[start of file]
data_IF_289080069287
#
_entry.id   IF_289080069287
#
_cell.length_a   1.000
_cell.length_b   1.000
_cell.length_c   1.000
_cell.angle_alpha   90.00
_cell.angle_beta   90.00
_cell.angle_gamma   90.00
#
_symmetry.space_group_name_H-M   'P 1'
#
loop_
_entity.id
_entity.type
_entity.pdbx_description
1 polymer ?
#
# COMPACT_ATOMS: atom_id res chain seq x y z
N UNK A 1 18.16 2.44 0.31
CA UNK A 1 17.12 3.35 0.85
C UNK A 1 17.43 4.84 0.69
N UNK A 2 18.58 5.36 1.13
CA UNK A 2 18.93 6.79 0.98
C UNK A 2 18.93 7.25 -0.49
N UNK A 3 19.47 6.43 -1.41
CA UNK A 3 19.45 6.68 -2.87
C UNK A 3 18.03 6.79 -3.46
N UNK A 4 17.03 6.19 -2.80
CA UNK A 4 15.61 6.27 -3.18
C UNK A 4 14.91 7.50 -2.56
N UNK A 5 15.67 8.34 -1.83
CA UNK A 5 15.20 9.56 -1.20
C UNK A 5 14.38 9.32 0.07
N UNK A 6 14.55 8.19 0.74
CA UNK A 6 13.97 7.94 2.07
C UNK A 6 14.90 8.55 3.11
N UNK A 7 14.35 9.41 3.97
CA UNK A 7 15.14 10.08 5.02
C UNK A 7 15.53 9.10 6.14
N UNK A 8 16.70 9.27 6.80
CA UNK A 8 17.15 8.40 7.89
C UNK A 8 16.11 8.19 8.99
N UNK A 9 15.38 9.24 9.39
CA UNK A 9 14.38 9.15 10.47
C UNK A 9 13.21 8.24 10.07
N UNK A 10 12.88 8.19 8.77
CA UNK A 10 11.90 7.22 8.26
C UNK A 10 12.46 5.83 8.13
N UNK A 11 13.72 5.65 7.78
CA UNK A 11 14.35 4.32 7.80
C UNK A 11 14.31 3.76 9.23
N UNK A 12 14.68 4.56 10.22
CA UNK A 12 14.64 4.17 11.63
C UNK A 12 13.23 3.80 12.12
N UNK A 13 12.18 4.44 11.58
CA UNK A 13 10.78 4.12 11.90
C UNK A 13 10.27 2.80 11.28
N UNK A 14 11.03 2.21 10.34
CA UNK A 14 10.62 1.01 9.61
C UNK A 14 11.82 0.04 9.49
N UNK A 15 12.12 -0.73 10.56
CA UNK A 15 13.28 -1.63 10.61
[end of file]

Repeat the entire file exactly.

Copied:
data_IF_289080069287
#
_entry.id   IF_289080069287
#
_cell.length_a   1.000
_cell.length_b   1.000
_cell.length_c   1.000
_cell.angle_alpha   90.00
_cell.angle_beta   90.00
_cell.angle_gamma   90.00
#
_symmetry.space_group_name_H-M   'P 1'
#
loop_
_entity.id
_entity.type
_entity.pdbx_description
1 polymer ?
#
# COMPACT_ATOMS: atom_id res chain seq x y z
N UNK A 1 18.16 2.44 0.31
CA UNK A 1 17.12 3.35 0.85
C UNK A 1 17.43 4.84 0.69
N UNK A 2 18.58 5.36 1.13
CA UNK A 2 18.93 6.79 0.98
C UNK A 2 18.93 7.25 -0.49
N UNK A 3 19.47 6.43 -1.41
CA UNK A 3 19.45 6.68 -2.87
C UNK A 3 18.03 6.79 -3.46
N UNK A 4 17.03 6.19 -2.80
CA UNK A 4 15.61 6.27 -3.18
C UNK A 4 14.91 7.50 -2.56
N UNK A 5 15.67 8.34 -1.83
CA UNK A 5 15.20 9.56 -1.20
C UNK A 5 14.38 9.32 0.07
N UNK A 6 14.55 8.19 0.74
CA UNK A 6 13.97 7.94 2.07
C UNK A 6 14.90 8.55 3.11
N UNK A 7 14.35 9.41 3.97
CA UNK A 7 15.14 10.08 5.02
C UNK A 7 15.53 9.10 6.14
N UNK A 8 16.70 9.27 6.80
CA UNK A 8 17.15 8.40 7.89
C UNK A 8 16.11 8.19 8.99
N UNK A 9 15.38 9.24 9.39
CA UNK A 9 14.38 9.15 10.47
C UNK A 9 13.21 8.24 10.07
N UNK A 10 12.88 8.19 8.77
CA UNK A 10 11.90 7.22 8.26
C UNK A 10 12.46 5.83 8.13
N UNK A 11 13.72 5.65 7.78
CA UNK A 11 14.35 4.32 7.80
C UNK A 11 14.31 3.76 9.23
N UNK A 12 14.68 4.56 10.22
CA UNK A 12 14.64 4.17 11.63
C UNK A 12 13.23 3.80 12.12
N UNK A 13 12.18 4.44 11.58
CA UNK A 13 10.78 4.12 11.90
C UNK A 13 10.27 2.80 11.28
N UNK A 14 11.03 2.21 10.34
CA UNK A 14 10.62 1.01 9.61
C UNK A 14 11.82 0.04 9.49
N UNK A 15 12.12 -0.73 10.56
CA UNK A 15 13.28 -1.63 10.61